If you’re on the lookout for music that is the total antithesis of pop then the sixth album from Chicago based singer- songwriter Al Rose is perfectly designed to meet your needs. ‘Sad Go Lucky’ is a deep eclectic album that while being a touch indulgent has a sophisticated feel that will probably only have limited appeal outside connoisseurs of Americana music. However those listeners prepared to dig deep will reap the rewards from repeated plays with each listen being a voyage of discovery as you grasp the complexity of Rose’s song writing style. A quick glance to the homepage of Rose’s website will give you a flavour of his artistic pretentions with some iconic imagery of 20th Century American culture setting the scene for those exploring his work for the first time.This twelve track strong album contains plenty of five minute plus songs to test the stamina of a casual listener but his hard hitting and complex lyrics are expertly supported by the usual array of sounds that you will find on any Americana recording. Therefore don’t be surprised to hear the banjo, dobra and pedal steel featuring prominently alongside trombone, piano and cello. The soul of the album resides within the third track with Rose’s scathing attack on modern day culture where he spares the condemnation of no technological fad in ‘They Lowered the Bar Again’ along with the use of some colourful lyrics. The banjo gives a traditional country feel to ‘The Day Before the Infamy’ and ‘Scorpion Hills’, while there is a hint of Celtic influence to the opening and title track ‘Sad Go Lucky’.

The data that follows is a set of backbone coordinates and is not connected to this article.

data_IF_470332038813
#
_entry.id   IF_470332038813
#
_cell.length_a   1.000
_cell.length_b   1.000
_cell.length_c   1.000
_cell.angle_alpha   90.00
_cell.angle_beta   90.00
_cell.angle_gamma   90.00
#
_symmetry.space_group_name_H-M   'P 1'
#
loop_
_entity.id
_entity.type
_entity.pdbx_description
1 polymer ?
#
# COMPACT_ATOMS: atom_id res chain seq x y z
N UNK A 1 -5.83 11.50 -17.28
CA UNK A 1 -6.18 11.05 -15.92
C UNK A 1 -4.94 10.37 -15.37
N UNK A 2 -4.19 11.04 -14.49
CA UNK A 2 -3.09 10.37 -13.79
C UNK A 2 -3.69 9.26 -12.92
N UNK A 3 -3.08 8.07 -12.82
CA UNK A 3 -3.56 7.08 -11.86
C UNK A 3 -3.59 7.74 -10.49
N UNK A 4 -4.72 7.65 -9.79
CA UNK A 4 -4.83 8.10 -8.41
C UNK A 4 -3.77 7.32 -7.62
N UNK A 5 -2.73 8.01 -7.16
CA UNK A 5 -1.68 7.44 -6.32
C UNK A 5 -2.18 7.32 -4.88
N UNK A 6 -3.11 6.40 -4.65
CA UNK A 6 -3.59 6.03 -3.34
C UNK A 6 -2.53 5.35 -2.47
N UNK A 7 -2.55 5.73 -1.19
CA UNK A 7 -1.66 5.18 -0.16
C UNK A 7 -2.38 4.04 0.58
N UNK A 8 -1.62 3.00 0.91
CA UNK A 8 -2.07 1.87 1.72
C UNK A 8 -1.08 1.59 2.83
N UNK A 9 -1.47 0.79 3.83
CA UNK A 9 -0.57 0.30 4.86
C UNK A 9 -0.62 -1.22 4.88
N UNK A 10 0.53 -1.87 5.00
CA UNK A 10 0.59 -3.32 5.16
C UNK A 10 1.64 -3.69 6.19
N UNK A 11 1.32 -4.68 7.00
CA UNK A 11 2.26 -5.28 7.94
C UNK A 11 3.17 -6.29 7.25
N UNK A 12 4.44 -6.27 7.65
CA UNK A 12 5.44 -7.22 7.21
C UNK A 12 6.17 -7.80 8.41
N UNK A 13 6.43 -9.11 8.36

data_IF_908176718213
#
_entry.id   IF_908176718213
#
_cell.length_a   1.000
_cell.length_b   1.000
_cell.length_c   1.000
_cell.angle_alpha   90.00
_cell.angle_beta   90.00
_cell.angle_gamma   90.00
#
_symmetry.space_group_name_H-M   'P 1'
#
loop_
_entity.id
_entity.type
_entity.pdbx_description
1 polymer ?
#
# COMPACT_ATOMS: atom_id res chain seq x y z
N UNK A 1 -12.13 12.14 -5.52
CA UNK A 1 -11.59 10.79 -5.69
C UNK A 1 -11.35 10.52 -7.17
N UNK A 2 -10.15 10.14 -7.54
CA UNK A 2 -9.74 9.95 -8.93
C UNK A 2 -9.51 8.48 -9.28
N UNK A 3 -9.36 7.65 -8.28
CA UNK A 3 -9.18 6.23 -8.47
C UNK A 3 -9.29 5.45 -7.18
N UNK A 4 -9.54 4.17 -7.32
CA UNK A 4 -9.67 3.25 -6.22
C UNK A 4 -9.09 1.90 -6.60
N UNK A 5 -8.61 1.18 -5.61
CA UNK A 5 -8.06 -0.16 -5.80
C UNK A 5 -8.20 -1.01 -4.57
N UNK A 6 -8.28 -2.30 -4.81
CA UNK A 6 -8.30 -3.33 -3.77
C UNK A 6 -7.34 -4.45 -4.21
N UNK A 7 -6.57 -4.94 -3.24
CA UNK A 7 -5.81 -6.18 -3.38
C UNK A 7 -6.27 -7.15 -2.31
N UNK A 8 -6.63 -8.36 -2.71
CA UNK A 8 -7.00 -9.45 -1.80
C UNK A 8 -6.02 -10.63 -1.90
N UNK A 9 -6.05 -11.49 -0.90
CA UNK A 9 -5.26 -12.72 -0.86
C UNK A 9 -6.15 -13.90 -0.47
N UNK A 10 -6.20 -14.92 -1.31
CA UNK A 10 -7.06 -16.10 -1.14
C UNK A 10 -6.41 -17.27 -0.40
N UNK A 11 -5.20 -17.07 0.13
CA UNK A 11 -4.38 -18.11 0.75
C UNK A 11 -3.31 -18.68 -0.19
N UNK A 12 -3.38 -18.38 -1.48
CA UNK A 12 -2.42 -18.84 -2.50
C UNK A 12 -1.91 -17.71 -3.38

Perhaps the most curious and surprising track on the album is ‘Daddy Doncha Do Me’ where completely out of the blue, Rose launches into a three minutes toe tapping rock n’ roll tune that while being out of context on the album has an infectious quality that could see it added to an alternative playlist of upbeat feel good music. As if to reassure the listener that this is no throwaway pop record, Rose chooses to follow that up with the excellent country chill out track ‘On the Shelf’ before ultimately closing the album with the stamina testing eight minute piano-led ‘Sneaky Feelings’.The work of Al Rose is always going to be for specialist music lovers with an acquired taste but those prepared to take time out and give the album respect will be appreciative of the way he blends the traditional sounds with his acclaimed wordsmith qualities.